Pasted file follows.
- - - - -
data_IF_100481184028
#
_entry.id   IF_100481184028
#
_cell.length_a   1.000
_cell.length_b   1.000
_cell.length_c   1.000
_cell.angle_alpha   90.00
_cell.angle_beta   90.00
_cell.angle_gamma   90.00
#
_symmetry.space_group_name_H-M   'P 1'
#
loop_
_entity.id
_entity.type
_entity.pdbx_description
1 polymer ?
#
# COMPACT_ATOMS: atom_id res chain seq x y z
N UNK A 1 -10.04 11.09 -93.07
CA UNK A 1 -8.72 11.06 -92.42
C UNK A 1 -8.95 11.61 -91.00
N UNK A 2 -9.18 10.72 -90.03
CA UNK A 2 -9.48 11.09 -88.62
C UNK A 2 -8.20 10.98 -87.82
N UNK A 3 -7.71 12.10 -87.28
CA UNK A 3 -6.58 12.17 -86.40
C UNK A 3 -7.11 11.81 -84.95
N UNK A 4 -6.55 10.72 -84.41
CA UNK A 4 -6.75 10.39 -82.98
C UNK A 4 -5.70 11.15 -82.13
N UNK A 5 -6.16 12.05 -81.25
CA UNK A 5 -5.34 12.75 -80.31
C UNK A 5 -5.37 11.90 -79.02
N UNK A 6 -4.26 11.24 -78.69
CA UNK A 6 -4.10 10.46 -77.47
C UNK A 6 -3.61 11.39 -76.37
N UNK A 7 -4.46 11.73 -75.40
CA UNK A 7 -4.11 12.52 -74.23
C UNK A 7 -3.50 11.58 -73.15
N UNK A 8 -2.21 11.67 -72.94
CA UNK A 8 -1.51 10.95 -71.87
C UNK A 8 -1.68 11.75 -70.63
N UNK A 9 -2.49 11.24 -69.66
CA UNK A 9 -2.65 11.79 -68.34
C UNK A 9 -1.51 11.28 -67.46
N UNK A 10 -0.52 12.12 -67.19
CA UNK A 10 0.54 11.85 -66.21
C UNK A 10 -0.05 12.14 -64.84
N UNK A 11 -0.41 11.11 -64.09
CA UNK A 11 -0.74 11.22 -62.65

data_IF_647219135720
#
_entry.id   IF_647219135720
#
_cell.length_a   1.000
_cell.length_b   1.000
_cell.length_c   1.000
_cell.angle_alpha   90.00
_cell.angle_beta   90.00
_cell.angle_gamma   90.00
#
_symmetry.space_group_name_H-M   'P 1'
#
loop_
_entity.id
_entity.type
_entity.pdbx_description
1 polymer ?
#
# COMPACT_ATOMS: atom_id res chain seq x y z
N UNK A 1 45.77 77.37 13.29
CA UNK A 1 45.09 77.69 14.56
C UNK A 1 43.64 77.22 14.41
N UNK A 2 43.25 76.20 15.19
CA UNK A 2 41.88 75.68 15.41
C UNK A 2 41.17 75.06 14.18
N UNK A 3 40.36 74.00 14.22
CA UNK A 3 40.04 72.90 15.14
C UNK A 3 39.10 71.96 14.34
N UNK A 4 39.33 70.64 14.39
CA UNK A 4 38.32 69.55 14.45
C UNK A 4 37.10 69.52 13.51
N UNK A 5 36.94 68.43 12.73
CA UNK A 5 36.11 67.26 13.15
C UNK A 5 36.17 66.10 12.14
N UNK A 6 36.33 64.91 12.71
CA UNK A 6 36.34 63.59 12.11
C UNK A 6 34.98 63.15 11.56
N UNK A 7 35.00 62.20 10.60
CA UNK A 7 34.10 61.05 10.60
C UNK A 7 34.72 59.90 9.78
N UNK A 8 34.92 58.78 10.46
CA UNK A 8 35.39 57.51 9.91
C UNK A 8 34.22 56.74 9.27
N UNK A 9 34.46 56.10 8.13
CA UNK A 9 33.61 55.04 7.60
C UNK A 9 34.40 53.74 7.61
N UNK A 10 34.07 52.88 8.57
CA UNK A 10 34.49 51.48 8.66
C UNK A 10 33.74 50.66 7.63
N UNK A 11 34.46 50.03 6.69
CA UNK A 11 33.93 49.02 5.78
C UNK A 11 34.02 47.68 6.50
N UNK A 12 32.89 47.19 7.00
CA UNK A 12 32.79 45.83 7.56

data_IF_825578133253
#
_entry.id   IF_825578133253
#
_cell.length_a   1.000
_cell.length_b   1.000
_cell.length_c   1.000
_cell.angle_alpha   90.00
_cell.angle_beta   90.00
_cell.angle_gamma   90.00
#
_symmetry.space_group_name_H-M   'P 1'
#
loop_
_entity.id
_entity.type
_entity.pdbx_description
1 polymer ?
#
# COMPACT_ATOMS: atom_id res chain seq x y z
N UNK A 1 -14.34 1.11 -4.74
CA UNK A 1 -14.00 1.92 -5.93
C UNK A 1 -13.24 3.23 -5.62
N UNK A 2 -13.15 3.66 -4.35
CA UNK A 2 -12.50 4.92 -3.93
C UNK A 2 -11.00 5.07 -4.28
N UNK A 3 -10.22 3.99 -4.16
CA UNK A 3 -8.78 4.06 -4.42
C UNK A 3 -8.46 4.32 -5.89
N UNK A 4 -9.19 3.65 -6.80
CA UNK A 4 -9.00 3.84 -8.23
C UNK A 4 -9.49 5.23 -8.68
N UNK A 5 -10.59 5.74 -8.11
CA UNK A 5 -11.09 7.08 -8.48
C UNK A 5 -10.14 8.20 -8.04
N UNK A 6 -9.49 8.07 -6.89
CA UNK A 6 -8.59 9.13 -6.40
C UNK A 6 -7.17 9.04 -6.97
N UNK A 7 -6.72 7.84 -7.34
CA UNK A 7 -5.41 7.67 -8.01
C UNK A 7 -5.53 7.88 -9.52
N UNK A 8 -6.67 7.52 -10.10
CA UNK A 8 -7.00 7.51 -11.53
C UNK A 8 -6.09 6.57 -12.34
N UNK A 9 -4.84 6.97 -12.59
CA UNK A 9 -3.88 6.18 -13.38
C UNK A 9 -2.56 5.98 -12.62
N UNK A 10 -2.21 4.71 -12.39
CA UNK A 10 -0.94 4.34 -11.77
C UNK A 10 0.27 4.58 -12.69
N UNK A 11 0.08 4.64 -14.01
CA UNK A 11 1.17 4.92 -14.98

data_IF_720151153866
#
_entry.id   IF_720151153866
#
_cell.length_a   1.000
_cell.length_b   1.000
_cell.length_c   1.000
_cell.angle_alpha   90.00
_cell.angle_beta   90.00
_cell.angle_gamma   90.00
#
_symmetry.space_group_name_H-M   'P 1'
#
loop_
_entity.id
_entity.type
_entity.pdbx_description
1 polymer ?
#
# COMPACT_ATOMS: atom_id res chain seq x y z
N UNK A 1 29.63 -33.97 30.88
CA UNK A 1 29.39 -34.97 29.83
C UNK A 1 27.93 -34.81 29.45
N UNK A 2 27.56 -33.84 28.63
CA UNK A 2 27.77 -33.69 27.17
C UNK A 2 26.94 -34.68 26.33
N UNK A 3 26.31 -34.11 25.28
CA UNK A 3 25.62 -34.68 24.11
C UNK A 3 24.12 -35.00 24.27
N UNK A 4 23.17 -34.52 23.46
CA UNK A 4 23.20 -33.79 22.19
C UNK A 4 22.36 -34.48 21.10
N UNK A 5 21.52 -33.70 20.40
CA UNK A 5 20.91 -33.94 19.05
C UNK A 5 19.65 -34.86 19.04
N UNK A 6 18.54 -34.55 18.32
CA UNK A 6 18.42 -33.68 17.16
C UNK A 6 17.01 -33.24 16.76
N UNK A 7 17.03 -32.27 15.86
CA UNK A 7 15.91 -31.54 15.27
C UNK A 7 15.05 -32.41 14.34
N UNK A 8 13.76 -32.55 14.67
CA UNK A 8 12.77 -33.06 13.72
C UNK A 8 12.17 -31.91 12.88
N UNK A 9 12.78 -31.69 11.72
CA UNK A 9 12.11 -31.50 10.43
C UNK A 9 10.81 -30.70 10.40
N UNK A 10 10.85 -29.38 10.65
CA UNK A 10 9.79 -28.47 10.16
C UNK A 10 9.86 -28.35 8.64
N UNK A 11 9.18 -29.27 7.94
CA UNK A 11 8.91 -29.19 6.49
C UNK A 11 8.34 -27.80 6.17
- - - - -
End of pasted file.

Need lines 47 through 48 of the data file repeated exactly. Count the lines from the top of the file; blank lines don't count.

C UNK A 9 -1.51 11.28 -67.46
N UNK A 10 -0.52 12.12 -67.19